nation. It didn't happen overnight.
It took a long time."


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Lake
Continued From Page 1
when I hear some groups pick on a
small community where there are
fewer voters, but at the same time,
someone needs to step up."
Mr. Foley views that responsibili-
ty to be everyone's, including him-
self and acknowledged the com-
plexity of the problem.
"We want to get the lake down
to 11 feet," he said. "We want to get
to a point that we can keep it there
during wet seasons or times of
drought. The lake level, acts like a
pressure system, keeping the salt-
water from invading the aqua fil-
ters. That's why we see the salinity
levels in the aqua filters rise during
times of drought. The more pres-
sure we can take off the lake from
being considered a giant reservoir
the better, because we can develop
a means to use a different reservoir
system while maintaining the con-
sistency of the lake level."
. Congressman Foley said the sys-
tem would also bring an end to
"bad" water being fed into any sys-
tems south of the lake because the
system is designed like a human
kidney where the water will fill one


Board C'i,,-, d :by the
American Board of Dermatology


reservoir, flow through grass beds,
filtering the water, flow into the
next system and so on and so on.
The students asked whether or
, not this will create additional con-
cerns for lake area communities
during a hurricane.
"We will have a series of pumps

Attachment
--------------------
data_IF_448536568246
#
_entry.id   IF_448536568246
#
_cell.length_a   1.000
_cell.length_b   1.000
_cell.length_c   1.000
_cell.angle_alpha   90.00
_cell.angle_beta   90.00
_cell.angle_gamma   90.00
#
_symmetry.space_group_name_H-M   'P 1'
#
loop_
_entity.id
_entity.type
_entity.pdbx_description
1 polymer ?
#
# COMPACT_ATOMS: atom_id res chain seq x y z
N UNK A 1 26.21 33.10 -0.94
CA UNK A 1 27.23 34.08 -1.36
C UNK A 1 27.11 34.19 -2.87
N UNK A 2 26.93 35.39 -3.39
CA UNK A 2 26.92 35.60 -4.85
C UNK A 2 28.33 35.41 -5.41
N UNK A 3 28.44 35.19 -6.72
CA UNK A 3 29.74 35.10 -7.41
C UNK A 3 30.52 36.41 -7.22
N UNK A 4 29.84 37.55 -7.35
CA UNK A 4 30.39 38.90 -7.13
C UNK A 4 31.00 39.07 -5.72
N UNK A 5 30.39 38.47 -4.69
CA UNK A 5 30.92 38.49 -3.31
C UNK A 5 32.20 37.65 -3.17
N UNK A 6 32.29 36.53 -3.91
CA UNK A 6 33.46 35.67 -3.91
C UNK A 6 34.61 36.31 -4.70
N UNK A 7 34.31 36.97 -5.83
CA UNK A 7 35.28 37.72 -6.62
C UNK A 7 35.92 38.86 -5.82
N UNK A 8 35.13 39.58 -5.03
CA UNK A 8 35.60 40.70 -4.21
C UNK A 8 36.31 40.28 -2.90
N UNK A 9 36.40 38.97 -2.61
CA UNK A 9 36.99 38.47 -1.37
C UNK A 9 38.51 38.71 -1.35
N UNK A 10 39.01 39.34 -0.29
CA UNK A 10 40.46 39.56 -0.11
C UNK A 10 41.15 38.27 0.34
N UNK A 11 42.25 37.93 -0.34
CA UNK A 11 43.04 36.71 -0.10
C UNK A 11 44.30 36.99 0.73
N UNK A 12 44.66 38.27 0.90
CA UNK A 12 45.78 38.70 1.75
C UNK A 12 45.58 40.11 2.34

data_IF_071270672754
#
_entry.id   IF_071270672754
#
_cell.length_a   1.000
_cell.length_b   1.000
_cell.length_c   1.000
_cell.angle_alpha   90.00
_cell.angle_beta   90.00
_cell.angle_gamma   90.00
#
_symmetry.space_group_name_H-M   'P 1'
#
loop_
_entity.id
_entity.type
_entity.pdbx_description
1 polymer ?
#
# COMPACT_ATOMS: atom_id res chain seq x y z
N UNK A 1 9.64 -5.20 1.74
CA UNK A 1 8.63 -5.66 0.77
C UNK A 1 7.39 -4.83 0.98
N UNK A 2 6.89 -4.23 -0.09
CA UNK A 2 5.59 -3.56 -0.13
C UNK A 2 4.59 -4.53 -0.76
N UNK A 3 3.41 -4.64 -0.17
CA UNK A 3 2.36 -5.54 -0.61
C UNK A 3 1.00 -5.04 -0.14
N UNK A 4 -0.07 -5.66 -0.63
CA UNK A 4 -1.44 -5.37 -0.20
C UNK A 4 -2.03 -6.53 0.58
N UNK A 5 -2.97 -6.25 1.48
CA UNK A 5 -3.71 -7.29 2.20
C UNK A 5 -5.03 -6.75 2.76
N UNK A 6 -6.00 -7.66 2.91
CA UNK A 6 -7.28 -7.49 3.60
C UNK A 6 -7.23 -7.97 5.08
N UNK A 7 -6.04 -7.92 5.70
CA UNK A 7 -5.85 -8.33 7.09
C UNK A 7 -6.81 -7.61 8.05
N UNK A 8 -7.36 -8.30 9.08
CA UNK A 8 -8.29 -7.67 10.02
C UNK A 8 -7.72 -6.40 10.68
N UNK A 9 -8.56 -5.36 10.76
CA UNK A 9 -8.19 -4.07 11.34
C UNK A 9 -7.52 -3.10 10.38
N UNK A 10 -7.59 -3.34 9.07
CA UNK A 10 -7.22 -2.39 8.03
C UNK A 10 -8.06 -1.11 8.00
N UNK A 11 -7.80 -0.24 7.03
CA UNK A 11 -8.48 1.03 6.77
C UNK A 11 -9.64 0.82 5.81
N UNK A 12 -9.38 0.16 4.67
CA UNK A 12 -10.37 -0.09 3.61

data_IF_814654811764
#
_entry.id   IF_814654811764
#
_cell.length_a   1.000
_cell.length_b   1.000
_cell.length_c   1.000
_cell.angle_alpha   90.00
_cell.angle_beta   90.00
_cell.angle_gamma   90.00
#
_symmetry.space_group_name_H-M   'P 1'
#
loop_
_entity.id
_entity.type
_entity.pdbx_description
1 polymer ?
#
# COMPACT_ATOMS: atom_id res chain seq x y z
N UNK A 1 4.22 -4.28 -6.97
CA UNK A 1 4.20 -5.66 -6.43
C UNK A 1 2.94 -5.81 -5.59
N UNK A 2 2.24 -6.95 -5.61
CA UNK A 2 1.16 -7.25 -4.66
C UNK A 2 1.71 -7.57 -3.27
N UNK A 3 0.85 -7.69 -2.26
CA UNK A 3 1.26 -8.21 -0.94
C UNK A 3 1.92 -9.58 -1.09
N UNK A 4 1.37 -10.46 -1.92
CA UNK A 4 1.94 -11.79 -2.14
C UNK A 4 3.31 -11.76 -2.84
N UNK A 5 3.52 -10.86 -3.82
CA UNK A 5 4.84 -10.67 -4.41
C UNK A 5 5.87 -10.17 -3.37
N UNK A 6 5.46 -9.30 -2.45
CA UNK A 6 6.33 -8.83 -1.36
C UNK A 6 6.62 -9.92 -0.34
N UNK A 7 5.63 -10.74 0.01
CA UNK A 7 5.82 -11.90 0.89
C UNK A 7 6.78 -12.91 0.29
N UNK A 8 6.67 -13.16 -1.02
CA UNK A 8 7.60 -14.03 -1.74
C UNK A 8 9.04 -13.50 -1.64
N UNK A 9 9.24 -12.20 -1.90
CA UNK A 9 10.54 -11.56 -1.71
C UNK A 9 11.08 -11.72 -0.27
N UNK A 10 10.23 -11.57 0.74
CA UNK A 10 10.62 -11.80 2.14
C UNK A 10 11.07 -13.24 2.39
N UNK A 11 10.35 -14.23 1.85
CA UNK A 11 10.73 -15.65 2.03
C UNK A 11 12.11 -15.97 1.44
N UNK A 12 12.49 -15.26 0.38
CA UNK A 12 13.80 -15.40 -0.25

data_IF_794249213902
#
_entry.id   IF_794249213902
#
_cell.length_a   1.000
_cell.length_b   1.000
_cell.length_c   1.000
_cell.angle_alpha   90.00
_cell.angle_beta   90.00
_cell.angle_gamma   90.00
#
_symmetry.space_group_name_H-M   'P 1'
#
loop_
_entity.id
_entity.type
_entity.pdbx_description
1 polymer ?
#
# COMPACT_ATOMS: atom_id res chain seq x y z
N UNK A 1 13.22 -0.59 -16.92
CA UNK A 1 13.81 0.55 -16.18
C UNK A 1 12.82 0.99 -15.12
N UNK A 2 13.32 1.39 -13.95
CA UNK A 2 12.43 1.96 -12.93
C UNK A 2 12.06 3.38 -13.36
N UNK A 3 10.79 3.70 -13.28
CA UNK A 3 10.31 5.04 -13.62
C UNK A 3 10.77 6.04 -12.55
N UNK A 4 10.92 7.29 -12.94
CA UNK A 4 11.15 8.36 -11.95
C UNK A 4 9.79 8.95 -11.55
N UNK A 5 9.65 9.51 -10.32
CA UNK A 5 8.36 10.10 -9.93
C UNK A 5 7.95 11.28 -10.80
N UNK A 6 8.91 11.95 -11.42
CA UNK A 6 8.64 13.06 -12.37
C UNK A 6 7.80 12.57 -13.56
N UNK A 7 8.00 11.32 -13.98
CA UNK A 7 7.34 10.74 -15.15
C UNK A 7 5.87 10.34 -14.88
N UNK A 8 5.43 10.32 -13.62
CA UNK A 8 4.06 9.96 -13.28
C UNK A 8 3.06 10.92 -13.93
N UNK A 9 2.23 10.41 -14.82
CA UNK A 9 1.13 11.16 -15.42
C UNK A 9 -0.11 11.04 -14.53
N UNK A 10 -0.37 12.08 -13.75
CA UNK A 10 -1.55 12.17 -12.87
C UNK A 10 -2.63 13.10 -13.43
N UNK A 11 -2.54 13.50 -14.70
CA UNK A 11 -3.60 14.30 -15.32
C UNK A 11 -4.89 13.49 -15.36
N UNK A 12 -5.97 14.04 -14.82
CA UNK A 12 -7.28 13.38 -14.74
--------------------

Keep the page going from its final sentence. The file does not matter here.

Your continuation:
that will take the water back into
the lake when we are facing a cri-
sis," Congrissman Foley explained.
"And when the crisis passes,
we can slowly empty the water
back into the reservoir system."
One student said, "That's all
well and good for the future, but
that's not going to do anything for
the millions of tons of phosphorus
that are sitting at the bottom of the
lake now. That's going to have be
cleaned out," she said.
Congressman Foley agreed.
"Part of the plan is to de-muck
the lake," he said. "But we can't
even begin to think about that until
we get the lake down to 11 feet.
Scraping the bottom and de-muck-
ing are ultimately part of the plan."
The Congressman explained
that all these things take time and
that lessons are learned along the
way. He example the introduction
of the dreaded Melaluca Tree to the
area. Although the Melaluca' is
responsible for saving the state


from virtual bankruptcy in its initial
statehood, due to it's incredible
absorbing skills and drying up land
for development, the tree took on a
life of its own and is now consid-
ered detrimental to the state it once
saved.
Congressman Foley said that a
plan is in place to introduce an
insect that will feed on, and kill the
Melaluca. One aware student
asked the congressman if this was
truly wise, stating, "If we thought
introducing the Melaluca was a
good idea and it got out of control,
don't you think there's a chance
that this insect could get out of con-
trol after you introduce it?"
Congressman Foley could only
laugh and say, "That's a good
point."


Relief

Continued From Page 1
The average consumer contributes
about six dollars a year, dollars that
when combined with all other con-
sumers' contributions accumu-
lates into enough to assist with
individual needs of food, shelter,